Whether perspective is involved. If we experience something on day 0 and on day 365, we have exactly the same perspective or even worse on it, it’s safe to say that our recovery will be slow and eventually regret will kick in. Day 0’s outlook represents our understanding at that time and growth comes with perspective. We have to be willing to change the narrative especially if it’s very harsh on us and keeping us stuck in a cycle of blame, shame, guilt and fear. Perspective is also influenced by whether we discuss what happened with someone we trust and/or professionals, whether we judge whatever has happened as a permanent statement of our future, and in fact, how many judgements we make about us and life.
As a rule of thumb, it’s safe to say that if someone does you wrong, they don’t get to dictate the speed at which you recover from it. If anything, riding your arse like Zorro to harangue you into moving on, is only compounding whatever has caused the hurt in the first place.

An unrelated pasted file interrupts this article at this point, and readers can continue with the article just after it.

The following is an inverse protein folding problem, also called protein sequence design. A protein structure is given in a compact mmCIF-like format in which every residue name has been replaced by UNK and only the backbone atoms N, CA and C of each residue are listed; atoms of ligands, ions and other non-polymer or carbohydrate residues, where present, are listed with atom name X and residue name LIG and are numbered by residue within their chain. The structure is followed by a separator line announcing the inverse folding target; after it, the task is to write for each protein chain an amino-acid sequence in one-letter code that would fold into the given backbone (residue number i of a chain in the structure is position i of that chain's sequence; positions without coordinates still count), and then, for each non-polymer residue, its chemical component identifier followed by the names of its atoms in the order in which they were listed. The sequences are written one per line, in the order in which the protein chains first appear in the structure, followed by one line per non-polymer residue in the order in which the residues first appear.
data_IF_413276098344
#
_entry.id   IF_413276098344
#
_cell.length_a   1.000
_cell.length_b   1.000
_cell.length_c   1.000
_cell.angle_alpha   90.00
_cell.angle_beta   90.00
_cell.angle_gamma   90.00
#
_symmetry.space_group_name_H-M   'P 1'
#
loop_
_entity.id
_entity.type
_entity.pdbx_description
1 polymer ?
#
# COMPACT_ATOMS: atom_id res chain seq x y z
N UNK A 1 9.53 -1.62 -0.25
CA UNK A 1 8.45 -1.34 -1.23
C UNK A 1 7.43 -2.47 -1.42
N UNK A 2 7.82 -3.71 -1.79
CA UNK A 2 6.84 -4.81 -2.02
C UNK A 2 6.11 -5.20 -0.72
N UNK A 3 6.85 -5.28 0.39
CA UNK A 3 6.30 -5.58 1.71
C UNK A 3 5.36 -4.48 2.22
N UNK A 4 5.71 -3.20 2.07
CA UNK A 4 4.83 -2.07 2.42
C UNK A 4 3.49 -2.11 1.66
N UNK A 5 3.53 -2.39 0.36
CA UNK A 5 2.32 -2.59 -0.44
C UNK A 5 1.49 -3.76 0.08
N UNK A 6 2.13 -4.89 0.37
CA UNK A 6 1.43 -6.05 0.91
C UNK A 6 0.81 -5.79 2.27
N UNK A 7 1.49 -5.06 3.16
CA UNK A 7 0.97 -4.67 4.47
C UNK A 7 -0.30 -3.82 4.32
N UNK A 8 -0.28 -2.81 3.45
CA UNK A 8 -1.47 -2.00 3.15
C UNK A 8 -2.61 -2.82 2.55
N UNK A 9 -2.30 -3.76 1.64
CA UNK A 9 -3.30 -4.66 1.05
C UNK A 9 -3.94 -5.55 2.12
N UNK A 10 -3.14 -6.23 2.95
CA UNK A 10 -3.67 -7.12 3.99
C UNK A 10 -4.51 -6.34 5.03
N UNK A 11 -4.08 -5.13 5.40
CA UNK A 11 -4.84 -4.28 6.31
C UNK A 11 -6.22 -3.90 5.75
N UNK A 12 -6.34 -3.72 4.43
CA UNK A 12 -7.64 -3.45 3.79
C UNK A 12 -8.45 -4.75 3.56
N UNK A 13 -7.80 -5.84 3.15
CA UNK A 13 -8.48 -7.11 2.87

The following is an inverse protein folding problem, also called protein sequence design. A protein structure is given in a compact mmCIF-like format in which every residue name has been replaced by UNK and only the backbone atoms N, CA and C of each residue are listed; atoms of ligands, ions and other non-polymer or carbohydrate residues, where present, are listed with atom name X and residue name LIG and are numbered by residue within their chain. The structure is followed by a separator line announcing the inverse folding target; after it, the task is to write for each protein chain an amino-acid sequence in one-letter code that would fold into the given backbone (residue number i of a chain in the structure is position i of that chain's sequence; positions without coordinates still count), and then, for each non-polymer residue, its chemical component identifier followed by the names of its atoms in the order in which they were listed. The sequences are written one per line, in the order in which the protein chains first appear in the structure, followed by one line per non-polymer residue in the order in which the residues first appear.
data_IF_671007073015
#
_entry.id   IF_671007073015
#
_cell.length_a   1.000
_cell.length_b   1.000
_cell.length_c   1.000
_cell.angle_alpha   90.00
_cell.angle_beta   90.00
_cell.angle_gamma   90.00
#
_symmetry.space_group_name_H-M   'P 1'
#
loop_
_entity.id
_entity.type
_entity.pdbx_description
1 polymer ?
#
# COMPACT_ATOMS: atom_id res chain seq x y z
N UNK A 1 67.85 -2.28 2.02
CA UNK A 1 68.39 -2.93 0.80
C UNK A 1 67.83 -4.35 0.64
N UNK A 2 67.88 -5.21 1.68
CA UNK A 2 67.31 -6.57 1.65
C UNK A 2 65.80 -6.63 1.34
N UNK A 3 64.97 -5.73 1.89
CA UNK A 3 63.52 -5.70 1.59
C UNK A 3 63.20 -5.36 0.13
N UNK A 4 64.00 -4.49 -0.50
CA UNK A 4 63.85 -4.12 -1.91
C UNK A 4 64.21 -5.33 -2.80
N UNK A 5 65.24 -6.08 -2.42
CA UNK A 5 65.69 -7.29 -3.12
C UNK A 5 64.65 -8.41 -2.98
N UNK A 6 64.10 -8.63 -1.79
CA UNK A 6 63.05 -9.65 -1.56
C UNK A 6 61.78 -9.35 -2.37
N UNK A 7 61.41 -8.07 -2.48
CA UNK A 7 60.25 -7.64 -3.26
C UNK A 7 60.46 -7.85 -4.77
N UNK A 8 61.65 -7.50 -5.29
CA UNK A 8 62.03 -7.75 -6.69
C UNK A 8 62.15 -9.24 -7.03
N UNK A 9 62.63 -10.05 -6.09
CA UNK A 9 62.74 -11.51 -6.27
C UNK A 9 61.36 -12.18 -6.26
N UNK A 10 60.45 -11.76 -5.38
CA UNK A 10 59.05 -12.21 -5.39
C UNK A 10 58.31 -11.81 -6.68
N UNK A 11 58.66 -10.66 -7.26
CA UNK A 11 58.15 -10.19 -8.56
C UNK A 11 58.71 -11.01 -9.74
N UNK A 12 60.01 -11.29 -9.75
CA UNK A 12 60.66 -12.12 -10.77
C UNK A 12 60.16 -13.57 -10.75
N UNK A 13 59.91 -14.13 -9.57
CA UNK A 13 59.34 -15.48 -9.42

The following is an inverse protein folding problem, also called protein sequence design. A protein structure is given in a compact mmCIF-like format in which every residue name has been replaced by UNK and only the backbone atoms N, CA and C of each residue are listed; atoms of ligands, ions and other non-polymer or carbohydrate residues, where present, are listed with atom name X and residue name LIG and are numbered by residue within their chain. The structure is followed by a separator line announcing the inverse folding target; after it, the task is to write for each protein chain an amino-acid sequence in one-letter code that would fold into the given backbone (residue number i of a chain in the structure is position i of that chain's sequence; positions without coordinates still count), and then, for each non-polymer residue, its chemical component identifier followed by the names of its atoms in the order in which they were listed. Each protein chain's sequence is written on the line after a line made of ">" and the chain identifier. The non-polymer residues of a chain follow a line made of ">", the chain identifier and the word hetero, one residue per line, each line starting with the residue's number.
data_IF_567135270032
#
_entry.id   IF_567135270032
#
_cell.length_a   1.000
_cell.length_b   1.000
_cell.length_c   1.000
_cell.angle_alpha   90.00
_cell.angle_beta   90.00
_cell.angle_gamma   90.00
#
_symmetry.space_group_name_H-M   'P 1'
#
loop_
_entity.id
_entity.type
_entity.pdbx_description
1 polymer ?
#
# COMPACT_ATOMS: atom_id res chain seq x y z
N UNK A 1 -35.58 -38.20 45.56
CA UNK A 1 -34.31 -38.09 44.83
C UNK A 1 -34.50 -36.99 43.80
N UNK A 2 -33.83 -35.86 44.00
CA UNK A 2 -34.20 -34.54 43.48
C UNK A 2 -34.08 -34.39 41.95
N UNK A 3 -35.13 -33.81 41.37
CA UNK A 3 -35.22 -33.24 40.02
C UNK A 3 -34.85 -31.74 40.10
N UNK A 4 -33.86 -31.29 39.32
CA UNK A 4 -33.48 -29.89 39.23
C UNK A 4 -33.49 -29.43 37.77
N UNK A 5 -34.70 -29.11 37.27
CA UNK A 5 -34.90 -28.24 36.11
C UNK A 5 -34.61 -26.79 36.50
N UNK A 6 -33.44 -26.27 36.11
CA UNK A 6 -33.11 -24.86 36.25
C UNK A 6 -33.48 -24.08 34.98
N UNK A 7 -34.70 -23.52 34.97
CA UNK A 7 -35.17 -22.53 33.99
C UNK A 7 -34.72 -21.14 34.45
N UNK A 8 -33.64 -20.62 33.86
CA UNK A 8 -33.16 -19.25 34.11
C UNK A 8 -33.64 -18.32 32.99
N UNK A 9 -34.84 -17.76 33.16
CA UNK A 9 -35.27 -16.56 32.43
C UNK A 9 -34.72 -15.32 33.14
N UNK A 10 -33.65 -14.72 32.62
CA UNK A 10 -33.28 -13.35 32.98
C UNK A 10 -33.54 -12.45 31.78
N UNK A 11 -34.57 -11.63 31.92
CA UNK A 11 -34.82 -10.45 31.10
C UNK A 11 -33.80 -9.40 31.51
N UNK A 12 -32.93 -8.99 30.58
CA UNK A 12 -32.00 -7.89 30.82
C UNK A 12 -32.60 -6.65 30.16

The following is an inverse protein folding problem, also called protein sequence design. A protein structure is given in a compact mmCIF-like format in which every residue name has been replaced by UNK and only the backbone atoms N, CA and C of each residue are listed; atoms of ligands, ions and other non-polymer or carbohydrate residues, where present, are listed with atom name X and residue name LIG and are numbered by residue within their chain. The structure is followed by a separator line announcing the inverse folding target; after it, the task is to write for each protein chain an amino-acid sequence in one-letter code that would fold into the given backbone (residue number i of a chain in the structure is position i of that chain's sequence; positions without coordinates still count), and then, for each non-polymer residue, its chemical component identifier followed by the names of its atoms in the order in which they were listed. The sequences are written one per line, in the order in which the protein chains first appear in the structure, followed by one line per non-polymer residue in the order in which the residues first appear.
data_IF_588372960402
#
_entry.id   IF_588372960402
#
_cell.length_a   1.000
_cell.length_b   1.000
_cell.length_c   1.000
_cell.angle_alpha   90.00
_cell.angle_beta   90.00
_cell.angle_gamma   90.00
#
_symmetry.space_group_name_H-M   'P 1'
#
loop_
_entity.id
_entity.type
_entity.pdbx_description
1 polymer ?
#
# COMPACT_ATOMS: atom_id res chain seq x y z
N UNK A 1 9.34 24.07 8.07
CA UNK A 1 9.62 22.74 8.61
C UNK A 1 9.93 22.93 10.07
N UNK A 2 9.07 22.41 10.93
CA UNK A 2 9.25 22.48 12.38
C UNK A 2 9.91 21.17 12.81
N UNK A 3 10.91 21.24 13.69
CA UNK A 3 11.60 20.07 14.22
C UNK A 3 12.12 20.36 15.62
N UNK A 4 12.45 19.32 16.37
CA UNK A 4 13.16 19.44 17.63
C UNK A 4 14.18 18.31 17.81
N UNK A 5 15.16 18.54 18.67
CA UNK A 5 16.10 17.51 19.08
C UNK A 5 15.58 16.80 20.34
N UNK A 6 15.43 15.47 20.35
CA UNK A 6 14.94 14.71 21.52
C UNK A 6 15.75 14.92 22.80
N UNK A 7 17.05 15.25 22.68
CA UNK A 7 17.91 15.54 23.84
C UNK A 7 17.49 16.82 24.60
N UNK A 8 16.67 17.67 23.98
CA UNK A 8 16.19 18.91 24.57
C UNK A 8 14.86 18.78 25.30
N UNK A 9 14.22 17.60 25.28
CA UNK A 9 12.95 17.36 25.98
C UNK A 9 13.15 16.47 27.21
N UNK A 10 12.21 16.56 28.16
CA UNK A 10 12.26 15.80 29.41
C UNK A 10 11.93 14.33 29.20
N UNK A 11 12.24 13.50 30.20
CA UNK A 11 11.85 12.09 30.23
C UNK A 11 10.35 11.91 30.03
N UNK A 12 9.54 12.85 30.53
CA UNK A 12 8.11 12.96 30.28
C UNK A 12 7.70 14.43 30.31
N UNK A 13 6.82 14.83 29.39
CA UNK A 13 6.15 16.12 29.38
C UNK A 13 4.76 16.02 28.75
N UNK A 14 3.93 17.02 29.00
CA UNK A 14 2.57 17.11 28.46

It’s not about bearing grudges – quite the opposite. You have a right to give you a chance to feel your feelings and to air your thoughts on something. It’s like, “Can I have a frickin moment to just be?” It’s not about wanting to hold onto something; it’s about recognising your uniqueness including your vulnerabilities. It’s about giving you a chance to understand why you have responded as you have including why something has hurt in the way that it has, so that you can grow your awareness, take care of you and learn from the insights gained.